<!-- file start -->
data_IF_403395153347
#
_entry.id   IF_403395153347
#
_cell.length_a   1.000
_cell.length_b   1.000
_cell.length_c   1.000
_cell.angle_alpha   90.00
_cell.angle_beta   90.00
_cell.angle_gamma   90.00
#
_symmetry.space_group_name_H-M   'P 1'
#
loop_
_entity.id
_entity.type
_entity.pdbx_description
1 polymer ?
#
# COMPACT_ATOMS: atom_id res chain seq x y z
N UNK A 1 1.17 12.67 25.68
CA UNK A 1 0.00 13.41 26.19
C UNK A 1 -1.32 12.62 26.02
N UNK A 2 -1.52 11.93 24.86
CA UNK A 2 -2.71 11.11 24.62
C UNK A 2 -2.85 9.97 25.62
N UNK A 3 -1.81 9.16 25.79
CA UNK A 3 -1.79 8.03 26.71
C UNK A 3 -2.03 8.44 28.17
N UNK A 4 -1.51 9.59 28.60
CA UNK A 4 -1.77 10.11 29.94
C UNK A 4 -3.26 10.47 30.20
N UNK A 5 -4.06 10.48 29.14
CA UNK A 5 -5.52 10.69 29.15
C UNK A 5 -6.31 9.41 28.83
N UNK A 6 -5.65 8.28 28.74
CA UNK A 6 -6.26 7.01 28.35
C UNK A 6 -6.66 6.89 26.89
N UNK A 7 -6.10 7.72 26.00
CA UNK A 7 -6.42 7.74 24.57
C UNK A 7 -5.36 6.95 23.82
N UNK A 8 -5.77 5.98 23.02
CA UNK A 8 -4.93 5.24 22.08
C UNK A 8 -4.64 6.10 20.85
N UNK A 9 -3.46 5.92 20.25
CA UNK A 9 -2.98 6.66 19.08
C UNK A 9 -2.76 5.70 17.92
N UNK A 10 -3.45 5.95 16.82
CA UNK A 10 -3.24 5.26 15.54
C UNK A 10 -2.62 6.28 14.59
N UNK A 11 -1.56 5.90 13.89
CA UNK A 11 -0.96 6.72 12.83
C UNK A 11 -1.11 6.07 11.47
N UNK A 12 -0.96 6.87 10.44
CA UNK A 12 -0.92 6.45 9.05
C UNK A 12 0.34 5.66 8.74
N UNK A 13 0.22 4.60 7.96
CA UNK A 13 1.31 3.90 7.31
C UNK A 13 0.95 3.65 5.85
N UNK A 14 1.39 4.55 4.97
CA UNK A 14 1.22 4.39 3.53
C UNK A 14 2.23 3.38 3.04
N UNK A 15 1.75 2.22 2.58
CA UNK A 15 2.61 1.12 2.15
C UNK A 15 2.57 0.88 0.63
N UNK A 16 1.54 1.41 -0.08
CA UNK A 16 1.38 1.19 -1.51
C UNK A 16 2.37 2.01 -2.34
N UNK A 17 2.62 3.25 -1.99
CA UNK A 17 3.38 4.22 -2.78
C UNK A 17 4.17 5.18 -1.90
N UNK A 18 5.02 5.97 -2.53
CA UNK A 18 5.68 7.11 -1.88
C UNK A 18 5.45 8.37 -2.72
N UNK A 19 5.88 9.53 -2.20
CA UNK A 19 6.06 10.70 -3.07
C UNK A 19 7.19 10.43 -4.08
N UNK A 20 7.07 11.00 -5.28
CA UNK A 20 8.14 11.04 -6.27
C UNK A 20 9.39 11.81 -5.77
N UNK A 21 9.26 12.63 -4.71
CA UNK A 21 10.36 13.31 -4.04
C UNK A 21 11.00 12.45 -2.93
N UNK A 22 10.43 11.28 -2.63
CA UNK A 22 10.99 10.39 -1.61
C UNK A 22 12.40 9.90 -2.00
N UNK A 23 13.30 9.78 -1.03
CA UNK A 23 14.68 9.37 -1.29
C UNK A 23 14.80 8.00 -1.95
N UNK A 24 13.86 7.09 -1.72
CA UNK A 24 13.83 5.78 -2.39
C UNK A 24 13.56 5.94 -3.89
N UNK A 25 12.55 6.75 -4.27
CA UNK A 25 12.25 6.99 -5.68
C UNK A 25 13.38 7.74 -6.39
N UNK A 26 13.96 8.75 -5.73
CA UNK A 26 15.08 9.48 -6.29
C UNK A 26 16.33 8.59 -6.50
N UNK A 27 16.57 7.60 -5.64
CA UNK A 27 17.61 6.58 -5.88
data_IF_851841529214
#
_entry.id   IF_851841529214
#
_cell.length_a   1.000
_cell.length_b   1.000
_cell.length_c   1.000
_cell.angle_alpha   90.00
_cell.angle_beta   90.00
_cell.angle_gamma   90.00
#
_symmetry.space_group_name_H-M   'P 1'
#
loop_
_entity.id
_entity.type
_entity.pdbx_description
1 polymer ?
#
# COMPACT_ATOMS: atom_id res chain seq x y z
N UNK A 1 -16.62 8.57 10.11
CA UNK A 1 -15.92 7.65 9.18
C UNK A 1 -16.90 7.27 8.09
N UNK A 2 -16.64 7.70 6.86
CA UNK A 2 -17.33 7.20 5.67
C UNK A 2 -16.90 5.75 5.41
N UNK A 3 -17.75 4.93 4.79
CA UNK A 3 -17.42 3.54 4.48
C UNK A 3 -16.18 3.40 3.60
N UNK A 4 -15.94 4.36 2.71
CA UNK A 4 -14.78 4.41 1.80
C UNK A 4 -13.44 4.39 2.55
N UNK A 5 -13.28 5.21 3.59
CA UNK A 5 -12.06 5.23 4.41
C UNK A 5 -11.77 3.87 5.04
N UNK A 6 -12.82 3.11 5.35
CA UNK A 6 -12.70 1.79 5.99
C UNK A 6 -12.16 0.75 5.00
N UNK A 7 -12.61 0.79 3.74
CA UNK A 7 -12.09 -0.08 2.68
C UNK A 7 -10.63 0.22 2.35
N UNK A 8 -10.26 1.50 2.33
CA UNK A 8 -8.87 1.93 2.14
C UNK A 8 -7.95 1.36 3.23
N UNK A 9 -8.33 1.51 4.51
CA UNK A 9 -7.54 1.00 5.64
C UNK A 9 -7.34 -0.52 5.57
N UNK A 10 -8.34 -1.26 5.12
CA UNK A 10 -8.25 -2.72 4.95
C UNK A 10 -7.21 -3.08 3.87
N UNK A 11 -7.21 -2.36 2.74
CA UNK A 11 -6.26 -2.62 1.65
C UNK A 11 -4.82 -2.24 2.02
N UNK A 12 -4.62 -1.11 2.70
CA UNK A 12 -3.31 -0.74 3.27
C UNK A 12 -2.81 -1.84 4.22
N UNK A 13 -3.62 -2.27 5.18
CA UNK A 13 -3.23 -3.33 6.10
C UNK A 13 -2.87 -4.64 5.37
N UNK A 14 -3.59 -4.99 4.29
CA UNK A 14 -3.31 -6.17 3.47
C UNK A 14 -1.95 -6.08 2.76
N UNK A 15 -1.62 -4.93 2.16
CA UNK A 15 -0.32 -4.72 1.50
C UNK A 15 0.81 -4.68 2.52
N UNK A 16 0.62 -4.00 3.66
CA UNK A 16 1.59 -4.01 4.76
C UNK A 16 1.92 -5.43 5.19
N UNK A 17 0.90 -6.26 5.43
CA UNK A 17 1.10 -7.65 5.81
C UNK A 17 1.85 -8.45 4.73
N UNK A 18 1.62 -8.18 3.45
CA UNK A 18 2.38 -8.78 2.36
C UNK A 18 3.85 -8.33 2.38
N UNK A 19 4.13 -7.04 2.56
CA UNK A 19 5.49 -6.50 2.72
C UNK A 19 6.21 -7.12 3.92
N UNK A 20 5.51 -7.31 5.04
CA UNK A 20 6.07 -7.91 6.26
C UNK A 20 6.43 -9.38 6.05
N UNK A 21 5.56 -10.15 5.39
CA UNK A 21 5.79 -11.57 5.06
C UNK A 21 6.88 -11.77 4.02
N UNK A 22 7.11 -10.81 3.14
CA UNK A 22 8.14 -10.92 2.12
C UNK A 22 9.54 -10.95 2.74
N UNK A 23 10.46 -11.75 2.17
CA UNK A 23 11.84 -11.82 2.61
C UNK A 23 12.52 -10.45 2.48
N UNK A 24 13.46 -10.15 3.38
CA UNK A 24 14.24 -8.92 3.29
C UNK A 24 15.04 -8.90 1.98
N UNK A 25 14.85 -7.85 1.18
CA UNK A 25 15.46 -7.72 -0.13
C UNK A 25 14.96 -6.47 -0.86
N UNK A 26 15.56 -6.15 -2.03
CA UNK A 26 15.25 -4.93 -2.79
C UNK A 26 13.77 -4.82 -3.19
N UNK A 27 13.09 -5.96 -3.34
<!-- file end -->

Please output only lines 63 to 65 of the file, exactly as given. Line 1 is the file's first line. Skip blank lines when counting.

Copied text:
N UNK A 15 1.75 2.22 2.58
CA UNK A 15 2.61 1.12 2.15
C UNK A 15 2.57 0.88 0.63